I have always been in awe of the ability some South African entrepreneurs have to spot a gap in a market or industry, especially one which does not necessarily serve the majority of the rainbow nation. Over the past holiday my Facebook and Instagram feeds have been blowing up with check-in’s at wine farms in the Western Cape, boomerangs of people cheersing and photos of people celebrating life with a glass of wine in their hand (please note that I have also contributed to this notion). But not all people have the financial means to dress up, take a drive in an airconditioned car to a picturesque wine farm and spend the day documenting their experience on social media. This realisation gave rise to Lindile Ndzaba’s idea to change the wine narrative in such a way that all citizens can enjoy, indulge and celebrate a product which is proudly South African.
Bringing wine to the community
Lindile had spent 10 years in the hospitality industry when he decided to take a leap of faith and start his own business. Residing in Khayelitsha, a partial informal township on the outskirts of Cape Town, Ndzaba realised that there is a gap in the wine market which he can fill. Khayelitsha’s community, according to Lindile, had a need for affordable and good, high quality wines. Thanks to Lindile, wine consumers in Khayelitsha no longer have to travel to wine farms to enjoy good wine anymore as Khayelitsha’s Finest Wine’s (KFW) brings the wine to the community.
Lindile fulfills many roles in his business, from the running of operations to product research, stock control, packaging, sales, distribution, marketing and advertising. He explains that, “I steer my own ship and when it is broken- I fix it myself”. KFW is very unique as they source small batches of high-quality wines from different wine farms. Their wines are currently produced by The Fledge and Co in Calitzdorp. According to Lindile, The Fledge and Co produces a great product as they farm with integrity.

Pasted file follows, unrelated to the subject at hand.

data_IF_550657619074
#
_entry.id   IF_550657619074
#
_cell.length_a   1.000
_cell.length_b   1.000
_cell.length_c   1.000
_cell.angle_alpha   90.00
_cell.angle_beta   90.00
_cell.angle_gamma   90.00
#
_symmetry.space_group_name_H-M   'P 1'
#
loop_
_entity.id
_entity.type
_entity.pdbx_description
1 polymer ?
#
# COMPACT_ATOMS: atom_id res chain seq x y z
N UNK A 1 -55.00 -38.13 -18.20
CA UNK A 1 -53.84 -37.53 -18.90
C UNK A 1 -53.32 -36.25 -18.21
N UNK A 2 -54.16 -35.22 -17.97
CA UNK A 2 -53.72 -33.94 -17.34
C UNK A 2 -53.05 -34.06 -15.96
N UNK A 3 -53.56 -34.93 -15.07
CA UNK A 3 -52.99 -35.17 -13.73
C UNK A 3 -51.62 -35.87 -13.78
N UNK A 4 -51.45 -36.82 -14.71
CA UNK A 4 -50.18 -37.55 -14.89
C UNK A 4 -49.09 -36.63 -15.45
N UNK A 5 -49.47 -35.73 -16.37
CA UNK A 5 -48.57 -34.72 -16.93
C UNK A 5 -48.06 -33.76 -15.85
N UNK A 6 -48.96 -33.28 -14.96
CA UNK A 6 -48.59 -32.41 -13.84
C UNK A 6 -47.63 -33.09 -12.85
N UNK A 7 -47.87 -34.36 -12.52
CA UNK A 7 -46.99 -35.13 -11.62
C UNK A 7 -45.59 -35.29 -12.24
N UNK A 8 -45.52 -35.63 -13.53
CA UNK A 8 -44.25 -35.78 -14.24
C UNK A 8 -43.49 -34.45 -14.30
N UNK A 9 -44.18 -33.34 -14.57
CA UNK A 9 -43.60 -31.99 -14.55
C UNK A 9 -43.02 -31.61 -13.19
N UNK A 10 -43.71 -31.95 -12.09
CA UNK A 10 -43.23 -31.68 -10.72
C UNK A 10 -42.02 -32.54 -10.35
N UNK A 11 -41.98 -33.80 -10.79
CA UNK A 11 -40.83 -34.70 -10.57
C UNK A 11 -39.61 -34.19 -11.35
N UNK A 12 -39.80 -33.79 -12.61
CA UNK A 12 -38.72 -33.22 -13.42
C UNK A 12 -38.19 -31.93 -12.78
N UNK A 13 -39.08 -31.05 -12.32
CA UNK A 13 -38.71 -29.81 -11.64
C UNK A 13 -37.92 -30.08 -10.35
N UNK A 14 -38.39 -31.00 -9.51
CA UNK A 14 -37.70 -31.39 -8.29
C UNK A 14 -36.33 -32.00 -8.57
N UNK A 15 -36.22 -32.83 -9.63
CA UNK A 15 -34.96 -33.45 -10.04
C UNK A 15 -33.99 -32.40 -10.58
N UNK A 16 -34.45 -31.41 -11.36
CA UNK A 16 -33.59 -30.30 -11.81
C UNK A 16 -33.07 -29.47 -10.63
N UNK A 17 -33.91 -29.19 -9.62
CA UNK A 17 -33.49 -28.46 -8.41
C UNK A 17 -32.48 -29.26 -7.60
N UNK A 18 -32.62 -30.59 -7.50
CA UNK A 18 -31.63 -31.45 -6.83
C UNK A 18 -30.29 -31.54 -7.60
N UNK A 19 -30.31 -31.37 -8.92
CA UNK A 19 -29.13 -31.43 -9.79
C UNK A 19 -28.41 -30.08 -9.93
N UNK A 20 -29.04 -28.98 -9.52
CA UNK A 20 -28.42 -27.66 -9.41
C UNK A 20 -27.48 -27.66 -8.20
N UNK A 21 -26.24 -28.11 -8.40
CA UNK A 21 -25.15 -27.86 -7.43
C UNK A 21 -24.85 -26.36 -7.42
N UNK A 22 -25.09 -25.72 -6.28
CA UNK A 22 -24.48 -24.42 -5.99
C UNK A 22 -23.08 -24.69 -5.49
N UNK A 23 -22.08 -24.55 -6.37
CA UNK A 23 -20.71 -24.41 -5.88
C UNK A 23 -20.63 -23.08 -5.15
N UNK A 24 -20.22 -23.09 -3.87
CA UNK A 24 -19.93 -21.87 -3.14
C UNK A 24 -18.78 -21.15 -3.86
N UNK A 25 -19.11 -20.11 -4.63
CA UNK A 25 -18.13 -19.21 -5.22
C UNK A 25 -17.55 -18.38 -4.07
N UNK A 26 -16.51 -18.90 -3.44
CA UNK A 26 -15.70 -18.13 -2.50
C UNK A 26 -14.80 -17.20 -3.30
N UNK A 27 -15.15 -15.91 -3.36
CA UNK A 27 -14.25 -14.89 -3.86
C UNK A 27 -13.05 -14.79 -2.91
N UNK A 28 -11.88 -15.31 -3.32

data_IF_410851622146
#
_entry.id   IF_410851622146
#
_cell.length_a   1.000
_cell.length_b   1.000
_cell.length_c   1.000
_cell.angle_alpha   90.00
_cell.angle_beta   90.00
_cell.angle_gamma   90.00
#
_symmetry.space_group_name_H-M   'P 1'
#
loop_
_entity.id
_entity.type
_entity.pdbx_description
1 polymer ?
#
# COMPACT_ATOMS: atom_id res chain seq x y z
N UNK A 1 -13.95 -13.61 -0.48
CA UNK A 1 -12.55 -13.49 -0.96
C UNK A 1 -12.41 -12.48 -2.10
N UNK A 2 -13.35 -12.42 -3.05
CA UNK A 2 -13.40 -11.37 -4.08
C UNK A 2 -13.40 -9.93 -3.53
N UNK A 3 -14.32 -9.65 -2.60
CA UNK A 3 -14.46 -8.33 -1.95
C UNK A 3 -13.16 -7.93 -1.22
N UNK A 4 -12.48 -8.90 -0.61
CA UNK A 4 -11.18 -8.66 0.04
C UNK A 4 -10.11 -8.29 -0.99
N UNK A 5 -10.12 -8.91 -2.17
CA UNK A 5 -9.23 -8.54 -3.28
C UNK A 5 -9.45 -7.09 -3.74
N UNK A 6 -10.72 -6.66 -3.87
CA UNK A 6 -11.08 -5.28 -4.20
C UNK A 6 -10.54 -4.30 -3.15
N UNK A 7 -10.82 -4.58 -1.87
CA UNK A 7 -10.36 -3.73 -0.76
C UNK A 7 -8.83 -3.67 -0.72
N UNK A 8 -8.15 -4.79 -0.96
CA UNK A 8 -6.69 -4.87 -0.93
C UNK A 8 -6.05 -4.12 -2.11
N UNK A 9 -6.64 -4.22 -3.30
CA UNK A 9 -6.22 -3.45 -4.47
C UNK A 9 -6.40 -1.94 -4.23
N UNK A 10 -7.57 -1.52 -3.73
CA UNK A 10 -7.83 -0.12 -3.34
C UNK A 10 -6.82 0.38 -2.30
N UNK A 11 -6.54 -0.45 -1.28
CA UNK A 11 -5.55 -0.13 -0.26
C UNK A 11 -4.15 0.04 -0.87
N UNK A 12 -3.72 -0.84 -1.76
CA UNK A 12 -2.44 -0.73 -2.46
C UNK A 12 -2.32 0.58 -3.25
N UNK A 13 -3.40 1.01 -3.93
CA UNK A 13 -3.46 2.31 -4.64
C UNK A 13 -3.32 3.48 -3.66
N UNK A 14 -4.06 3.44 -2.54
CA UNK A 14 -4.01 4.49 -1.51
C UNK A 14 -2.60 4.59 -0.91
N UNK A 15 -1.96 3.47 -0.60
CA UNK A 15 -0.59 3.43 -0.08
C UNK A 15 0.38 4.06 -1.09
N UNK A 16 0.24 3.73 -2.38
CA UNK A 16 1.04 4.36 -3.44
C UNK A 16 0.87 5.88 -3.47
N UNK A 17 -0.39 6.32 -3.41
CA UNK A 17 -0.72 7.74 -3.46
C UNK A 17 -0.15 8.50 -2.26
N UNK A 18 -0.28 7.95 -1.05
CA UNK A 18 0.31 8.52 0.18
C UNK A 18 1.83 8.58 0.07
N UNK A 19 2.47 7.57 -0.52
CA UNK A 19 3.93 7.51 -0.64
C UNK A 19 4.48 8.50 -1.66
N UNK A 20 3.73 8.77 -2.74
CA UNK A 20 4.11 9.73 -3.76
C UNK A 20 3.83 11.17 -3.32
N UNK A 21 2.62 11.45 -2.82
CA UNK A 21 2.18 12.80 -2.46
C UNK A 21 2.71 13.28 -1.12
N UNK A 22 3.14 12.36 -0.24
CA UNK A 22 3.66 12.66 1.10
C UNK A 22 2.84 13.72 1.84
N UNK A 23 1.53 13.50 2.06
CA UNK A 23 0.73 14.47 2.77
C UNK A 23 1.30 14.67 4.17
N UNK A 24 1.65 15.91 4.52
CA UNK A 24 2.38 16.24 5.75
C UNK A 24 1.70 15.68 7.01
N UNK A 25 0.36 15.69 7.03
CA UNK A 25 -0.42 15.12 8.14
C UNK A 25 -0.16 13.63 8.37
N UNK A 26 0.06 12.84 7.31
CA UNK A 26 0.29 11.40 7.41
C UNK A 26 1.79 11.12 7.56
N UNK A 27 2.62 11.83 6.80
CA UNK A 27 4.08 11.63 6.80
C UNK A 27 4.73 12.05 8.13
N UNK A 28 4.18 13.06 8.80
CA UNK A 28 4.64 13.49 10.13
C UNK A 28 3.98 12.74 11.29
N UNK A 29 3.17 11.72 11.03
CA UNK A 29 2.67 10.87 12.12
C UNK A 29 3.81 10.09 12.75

Fighting unemployment one bottle at a time
The vision of KFW is to see the townships develop and have their own resources to produce products without outsourcing. Not only does Lindile aim to grow his business internationally, he also wants to encourage the community to work together and to further the mindset of “supporting local brands.” Lindile acknowledges the potential the community of Khayelitsha has, and tries to inspire the community to “not sit back” and to be proactive despite the lack of resources they are faced with. Lindile believes that growth is possible and that KFW is on the road to success. He aims to continually provide jobs and, in essence, fight unemployment in the community of Khayelitsha.
Despite the fact that it is extremely easy to purchase products from big corporations, as well as following the societal patterns, I am of the opinion that it is cardinal to support local brands and give grassroot entrepreneurs the chance to truly change their communities. Be conscious when purchasing everyday products, as each product you buy might enhance the life of some or, as with KFW, support a larger movement for change. Change which might reconstruct certain narratives and contribute to the growth of our rainbow nation.